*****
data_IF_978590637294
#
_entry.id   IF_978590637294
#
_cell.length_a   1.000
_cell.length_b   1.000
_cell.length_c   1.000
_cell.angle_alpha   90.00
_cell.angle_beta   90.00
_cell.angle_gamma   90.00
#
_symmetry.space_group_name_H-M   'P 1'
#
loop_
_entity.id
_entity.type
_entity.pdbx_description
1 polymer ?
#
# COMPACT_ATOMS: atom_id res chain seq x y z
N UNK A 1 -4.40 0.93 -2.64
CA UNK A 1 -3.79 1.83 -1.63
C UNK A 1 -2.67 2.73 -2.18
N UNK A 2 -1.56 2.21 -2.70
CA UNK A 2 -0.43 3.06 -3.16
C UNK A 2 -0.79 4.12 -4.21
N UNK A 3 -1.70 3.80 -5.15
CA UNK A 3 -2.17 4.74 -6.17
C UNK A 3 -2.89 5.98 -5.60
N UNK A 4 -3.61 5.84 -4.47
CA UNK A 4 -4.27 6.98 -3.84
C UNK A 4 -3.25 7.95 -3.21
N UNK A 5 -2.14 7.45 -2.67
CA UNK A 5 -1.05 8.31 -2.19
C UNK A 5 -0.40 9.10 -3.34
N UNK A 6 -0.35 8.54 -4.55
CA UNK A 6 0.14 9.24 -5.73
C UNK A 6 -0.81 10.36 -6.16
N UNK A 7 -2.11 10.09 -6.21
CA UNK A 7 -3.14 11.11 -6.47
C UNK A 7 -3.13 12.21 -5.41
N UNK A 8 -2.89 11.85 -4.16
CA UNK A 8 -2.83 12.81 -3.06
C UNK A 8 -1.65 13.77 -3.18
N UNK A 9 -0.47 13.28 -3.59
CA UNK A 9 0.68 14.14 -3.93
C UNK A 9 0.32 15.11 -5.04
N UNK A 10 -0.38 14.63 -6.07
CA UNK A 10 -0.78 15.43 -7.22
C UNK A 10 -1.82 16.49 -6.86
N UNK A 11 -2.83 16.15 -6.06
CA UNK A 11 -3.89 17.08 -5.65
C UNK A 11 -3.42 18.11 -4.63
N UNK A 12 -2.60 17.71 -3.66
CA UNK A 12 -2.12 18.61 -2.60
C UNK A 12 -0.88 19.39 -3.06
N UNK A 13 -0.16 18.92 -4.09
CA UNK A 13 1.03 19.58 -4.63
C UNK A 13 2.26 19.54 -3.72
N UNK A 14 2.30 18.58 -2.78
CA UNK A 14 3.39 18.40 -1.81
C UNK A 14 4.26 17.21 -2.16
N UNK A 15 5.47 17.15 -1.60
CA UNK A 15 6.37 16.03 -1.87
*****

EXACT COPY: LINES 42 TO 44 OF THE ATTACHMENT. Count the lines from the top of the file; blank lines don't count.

N UNK A 8 -2.89 11.85 -4.16
CA UNK A 8 -2.83 12.81 -3.06
C UNK A 8 -1.65 13.77 -3.18